Effects of trehalose click polymer length on pDNA complex stability and delivery efficacy

Sathya Srinivasachari, Yemin Liu, Lisa E. Prevette, Theresa M. Reineke

Research output: Contribution to journalArticlepeer-review

86 Scopus citations


Cationic polymers are currently being studied as non-viral vectors to deliver therapeutic DNA into cells. In this study, a series of trehalose-based glycopolymers containing four secondary amines in the repeat unit were synthesized via the 'click reaction' [degrees of polymerization (nw)=35, 53, 75, or 100] to elucidate how the polymer length affects the bioactivity. The four structures bound and charge-neutralized pDNA with similar affinity that was independent of the length, as determined through gel electrophoresis, heparin competitive displacement, and isothermal titration calorimetric assays. Dynamic light scattering measurements revealed that the polyplexes formed with the longer polymers (nw=53, 75, or 100) inhibited flocculation in media containing serum, whereas the polyplexes formed with the shorter polymer (nw=35) aggregated rapidly. Similar results were observed via transmission electron microscopy studies, where the nanoparticles formed with the polymers having longer degrees of polymerization showed discrete particles in media containing 10% serum. Transfection experiments revealed that the polymers exhibited low cytotoxicity at low N/P ratios and could facilitate high cellular uptake and gene expression in HeLa and H9c2(2-1) cells, and the results were dependent on the degrees of polymerization (longer polymers yielded higher transfection and toxicity).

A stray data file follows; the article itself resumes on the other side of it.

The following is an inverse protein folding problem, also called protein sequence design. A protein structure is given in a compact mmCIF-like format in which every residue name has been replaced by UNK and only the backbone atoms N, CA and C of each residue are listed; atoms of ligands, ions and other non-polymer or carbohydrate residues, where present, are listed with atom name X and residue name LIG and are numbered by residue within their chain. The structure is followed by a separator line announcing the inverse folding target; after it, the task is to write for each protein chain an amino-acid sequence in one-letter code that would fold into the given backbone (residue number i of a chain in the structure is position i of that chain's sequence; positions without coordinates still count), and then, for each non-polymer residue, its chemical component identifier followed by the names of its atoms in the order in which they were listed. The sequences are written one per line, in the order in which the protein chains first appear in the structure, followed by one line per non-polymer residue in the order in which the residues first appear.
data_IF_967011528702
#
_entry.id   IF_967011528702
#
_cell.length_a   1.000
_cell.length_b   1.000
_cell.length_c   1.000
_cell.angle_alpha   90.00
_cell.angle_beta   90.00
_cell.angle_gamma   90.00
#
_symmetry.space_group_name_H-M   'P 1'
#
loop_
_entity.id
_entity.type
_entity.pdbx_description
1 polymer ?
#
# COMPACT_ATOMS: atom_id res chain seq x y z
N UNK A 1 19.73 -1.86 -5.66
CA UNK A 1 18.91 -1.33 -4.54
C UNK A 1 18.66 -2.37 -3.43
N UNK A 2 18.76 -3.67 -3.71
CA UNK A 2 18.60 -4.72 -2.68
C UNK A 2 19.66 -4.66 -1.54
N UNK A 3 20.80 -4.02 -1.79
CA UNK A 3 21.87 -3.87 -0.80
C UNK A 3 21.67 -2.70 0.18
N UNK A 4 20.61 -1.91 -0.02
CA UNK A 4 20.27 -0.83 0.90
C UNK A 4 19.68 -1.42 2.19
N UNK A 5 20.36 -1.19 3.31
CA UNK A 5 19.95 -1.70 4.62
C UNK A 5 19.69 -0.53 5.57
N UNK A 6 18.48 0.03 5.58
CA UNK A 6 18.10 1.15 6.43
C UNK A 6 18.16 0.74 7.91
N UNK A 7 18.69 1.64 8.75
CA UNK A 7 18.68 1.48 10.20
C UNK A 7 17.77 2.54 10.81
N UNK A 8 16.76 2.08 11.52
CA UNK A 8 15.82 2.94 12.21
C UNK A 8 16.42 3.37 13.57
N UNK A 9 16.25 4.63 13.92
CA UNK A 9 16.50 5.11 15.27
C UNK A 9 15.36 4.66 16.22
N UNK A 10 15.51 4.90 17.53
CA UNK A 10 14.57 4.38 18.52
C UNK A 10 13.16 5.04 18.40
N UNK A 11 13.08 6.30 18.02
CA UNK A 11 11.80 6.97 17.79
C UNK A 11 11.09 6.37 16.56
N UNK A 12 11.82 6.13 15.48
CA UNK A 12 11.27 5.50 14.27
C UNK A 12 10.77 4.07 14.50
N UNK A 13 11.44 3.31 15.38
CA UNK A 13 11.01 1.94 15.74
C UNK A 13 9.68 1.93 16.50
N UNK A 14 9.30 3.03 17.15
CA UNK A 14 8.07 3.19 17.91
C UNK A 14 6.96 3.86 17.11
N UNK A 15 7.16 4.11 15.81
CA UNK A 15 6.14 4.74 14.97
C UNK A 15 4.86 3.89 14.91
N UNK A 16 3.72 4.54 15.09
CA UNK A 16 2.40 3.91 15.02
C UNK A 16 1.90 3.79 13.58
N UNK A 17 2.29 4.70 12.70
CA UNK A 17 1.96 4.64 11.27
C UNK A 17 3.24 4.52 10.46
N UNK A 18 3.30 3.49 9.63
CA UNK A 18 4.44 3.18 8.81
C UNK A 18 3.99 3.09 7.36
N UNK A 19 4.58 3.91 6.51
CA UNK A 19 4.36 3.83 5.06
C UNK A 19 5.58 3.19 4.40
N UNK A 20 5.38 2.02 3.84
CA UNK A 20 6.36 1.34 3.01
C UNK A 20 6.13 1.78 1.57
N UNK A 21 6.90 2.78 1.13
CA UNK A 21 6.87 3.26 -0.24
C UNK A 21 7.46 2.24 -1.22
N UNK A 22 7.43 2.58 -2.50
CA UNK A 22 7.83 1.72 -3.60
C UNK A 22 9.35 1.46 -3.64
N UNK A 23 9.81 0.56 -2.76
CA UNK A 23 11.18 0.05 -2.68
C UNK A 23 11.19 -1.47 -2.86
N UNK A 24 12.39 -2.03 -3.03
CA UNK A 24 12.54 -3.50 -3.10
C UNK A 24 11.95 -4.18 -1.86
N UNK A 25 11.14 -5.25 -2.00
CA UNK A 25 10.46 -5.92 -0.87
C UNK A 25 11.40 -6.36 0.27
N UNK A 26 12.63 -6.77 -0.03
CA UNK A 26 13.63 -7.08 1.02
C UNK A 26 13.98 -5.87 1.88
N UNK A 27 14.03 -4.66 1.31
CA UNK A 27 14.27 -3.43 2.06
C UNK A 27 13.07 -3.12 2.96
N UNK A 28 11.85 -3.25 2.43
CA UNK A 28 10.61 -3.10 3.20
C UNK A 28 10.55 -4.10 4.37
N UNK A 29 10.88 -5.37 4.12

Original languageEnglish (US)
Pages (from-to)2885-2898
Number of pages14
Issue number18
StatePublished - 2007
Externally publishedYes

Bibliographical note

Funding Information:
The authors gratefully acknowledge Dr. Guodong Zhang for his help in the initial synthesis of the Tr4 100 polymers. The authors also gratefully acknowledge Dr. Matt Lynch, Tom Kodger, and the Procter and Gamble Co. for generously offering ITC use and expertise. The funding of this work was provided by the NIH (1-R21-EB003938), the NSF CAREER (CHE-0449774), and the Beckman Young Investigators programs.


  • Bioactivity
  • Copolymer
  • DNA
  • Gene transfer
  • In vitro
  • Polymerization


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